French President Emmanuel Macron’s centrist party has urged voters who stayed away to cast their vote in the second and final round of the country’s parliamentary election scheduled for June 18.

Final results released by the Interior Ministry have shown that Macron’s party The Republic on the Move (LREM) and its ally MoDem took a big lead in the parliamentary election’s first round on Sunday, with 32.32 per cent of the ballots cast.

This suggesting the novice president’s camp is on course to land an absolute majority in the lower house of parliament in a runoff.

Alone, LREM garnered 28.21 per cent of the votes, making a majority with more than 400 seats in reach for the multiform movement that Macron had created only one year ago.

However, fewer than half of the 47 million eligible voters cast their ballots in the first round, the lowest level by far in a legislative election in the fifth Republic, raising concerns that the low turnout would weaken Macron’s advantage.

The lower turnout was mainly attributed to two major reasons, too intensive election arrangements, and the public’s doubt over the French-style democracy and its effectiveness.

Since July 2016, French voters have seen major election activities in the country in less than one year, such as preliminary elections of candidates by various political parties, followed by two rounds of nationwide general presidential elections.

Various electoral activities, rallies and slogans sank French voters deep into “democratic fatigue.”

And as the democratically-elected presidents in the past decade failed to bail the country out of social, economic and development dilemma, many voters lost their interest in the elections.

Government spokesman Christophe Castaner said high abstention rate was “this election’s failure.”

“We must hear that. We must restore confidence. I call on all the candidates, whatever their political party, to mobilise,” he said.

After the expected huge win, the LREM was anxiously to mobilise their supporters to vote in the final round scheduled for June 18 to secure the president’s strong mandate to implement his promise of a series of reforms to reshape the politics and revive the economy.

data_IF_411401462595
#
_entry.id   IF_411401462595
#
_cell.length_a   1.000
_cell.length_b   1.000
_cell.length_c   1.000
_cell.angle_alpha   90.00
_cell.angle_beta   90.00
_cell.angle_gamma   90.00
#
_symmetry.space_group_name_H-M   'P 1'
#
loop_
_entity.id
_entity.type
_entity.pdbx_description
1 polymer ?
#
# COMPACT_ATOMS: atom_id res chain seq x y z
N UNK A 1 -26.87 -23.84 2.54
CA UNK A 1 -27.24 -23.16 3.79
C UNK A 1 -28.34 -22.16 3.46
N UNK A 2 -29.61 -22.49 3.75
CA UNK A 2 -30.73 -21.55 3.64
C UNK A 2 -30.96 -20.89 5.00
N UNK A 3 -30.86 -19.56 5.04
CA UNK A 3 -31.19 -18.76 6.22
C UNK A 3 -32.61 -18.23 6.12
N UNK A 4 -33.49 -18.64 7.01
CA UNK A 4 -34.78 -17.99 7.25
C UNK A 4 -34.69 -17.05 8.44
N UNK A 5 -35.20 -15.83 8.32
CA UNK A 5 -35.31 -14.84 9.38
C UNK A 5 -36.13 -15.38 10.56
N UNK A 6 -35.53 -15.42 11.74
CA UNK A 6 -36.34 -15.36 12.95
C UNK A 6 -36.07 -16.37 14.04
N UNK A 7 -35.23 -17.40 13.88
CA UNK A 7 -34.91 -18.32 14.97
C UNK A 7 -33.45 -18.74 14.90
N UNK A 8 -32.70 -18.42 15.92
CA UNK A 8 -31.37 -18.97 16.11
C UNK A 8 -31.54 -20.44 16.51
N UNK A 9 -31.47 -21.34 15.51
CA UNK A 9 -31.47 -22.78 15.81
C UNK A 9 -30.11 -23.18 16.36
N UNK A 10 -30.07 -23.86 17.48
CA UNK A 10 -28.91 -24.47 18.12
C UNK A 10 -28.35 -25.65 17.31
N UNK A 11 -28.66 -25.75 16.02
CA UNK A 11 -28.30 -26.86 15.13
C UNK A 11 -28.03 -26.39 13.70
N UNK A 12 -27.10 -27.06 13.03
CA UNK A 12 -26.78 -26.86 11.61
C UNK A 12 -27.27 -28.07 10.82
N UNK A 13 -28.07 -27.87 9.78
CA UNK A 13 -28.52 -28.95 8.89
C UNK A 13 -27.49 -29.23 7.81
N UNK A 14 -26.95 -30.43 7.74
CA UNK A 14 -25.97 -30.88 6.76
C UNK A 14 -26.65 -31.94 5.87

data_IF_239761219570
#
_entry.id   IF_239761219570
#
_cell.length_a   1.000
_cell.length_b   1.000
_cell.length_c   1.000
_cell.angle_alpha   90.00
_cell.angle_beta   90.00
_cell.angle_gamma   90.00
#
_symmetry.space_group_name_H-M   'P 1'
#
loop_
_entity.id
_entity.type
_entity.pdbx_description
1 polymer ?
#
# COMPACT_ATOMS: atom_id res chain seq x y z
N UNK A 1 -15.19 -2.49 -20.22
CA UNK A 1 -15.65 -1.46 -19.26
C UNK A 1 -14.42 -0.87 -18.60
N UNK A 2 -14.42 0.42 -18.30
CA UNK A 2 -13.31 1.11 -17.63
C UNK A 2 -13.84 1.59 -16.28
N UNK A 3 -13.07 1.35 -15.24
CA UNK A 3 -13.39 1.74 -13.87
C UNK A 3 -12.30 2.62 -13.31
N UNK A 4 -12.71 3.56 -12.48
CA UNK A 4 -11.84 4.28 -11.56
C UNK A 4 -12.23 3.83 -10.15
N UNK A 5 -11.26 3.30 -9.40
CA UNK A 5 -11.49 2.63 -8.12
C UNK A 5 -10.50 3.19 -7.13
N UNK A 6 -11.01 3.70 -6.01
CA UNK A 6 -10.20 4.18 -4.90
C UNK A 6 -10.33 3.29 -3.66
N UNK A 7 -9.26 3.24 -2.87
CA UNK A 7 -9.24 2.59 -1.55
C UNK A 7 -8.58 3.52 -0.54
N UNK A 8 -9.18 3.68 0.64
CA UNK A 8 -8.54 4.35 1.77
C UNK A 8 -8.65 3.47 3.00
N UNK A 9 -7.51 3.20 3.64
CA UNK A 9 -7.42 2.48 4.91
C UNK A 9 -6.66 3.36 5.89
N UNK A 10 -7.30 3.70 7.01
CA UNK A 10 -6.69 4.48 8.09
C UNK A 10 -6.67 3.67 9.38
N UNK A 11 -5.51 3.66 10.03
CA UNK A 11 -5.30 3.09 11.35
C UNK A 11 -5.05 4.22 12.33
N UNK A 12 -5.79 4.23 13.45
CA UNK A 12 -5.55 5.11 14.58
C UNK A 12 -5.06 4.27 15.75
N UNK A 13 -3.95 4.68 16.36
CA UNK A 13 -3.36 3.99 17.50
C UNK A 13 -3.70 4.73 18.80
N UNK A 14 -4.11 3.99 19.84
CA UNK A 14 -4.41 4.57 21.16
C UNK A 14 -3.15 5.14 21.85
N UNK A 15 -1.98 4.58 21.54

Shortly after partial results were released on Sunday, LREM leader Catherine Barbaroux said “nothing is granted” in spite the movement’s good score.

“Low turnout invites us to continue our efforts more than ever. The first round is not decisive. Mobilisation must continue and must be reinforced in the second round,” she said.

After being sworn in, Macron immediately started up his “New Deal” at home, from reform on labour law to the establishment of anti-terrorism centre, and the enactment of new anti-corruption rules, all of which caught the hearts of French people and impressed them with pragmatic plans.

Meanwhile, the landslide victory of Macron’s camp in the first round was a severe blow to the traditional parties who have called on more voters to back Macron’s rivals to avoid his domination of parliament.

The Socialist Party, which controlled the National Assembly over the past five years, reported just 7.44 per cent of the vote.

As to the centre-right party, the Republicans and allied Union of Democrats and Independents secured the second place with 18.8 per cent, a lower-than-expected performance that the conservatives targeted to force creation of co-habitation government in which they eyed to have a strong say.

Marine Le Pen’s National Front gained only 13.2 per cent of the vote, according to the ministry.

More than 7,800 candidates are vying for the 577 seats in parliament. Top vote-winners will advance to the June 18 runoff.

Looking ahead, the outcome of the second round of the election is vital for the young president as a landslide triumph in the runoff will strengthen his ability to push through his pro-business and labor market reforms.

“We are witnessing the beginning of a political reshape that has benefited Macron for the moment.
He is able to embody a certain revival in the political landscape,” said Guillaume Indigo, an analyst at the opinion research institute BVA.



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